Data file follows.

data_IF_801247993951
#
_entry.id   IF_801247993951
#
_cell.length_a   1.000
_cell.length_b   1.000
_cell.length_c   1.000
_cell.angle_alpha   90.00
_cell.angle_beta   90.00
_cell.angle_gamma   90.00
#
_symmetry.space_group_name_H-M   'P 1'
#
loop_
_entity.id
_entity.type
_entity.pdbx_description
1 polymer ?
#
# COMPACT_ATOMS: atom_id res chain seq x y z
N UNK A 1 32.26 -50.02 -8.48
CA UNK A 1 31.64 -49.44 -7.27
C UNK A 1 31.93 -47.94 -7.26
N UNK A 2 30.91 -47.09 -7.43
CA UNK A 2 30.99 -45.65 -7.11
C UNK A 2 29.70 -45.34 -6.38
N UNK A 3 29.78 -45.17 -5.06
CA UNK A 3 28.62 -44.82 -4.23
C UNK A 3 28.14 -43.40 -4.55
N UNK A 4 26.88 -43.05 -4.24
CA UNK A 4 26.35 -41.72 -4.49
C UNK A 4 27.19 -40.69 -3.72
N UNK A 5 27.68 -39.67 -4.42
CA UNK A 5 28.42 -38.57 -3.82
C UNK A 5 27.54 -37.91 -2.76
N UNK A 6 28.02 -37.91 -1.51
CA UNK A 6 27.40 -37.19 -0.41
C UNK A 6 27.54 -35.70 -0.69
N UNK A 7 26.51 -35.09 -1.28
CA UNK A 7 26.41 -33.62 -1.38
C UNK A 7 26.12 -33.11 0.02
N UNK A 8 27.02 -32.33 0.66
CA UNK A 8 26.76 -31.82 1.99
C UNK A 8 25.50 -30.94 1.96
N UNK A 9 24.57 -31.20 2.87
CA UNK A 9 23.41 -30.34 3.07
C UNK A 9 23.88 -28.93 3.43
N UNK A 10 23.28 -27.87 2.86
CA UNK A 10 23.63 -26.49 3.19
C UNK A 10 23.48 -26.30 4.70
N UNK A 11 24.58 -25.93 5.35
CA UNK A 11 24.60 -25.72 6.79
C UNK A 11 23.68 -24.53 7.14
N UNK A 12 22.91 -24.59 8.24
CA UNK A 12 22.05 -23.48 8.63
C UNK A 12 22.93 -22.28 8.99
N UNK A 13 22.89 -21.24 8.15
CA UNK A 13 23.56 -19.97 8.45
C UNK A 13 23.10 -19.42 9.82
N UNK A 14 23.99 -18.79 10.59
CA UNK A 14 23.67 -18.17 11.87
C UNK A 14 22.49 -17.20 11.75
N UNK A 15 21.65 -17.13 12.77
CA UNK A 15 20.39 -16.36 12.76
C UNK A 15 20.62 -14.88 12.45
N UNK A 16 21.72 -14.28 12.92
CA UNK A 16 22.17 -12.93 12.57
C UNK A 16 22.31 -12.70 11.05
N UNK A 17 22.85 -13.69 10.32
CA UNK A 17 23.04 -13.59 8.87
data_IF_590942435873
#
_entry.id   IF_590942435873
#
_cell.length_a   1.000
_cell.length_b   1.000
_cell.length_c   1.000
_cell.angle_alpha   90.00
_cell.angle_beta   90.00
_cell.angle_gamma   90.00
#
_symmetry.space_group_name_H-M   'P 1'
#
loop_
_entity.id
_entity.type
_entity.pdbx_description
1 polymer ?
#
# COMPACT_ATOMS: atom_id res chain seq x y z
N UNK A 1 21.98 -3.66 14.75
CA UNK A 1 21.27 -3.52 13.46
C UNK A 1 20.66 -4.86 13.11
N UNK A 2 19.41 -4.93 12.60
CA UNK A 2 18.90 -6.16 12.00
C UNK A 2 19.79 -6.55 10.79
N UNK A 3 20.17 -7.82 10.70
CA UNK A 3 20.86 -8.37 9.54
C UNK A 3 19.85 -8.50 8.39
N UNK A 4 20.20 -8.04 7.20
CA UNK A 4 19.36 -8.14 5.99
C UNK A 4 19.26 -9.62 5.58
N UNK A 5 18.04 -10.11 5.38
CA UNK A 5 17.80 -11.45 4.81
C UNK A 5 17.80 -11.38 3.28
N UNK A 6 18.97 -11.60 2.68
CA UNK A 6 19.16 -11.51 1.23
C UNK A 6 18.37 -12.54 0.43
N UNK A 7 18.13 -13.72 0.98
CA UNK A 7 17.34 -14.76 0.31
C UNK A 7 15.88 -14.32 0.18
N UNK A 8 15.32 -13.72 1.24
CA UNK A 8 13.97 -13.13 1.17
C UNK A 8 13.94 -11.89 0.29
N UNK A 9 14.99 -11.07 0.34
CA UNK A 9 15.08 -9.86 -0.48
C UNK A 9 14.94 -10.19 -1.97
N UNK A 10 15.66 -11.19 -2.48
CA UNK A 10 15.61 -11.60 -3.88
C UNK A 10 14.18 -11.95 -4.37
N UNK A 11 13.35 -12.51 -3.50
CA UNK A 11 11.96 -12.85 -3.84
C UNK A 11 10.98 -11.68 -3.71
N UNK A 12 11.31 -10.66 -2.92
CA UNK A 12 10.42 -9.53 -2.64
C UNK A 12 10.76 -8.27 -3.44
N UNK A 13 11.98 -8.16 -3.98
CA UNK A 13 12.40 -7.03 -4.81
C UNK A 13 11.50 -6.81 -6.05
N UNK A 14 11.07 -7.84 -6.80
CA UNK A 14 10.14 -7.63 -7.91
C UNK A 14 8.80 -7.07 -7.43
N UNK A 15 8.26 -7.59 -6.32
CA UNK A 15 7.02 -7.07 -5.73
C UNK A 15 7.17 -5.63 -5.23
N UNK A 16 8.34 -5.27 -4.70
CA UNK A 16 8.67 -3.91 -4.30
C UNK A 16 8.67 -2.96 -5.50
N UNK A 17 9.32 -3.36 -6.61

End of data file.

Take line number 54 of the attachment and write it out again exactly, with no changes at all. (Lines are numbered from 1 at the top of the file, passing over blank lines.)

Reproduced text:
N UNK A 12 22.91 -24.59 8.24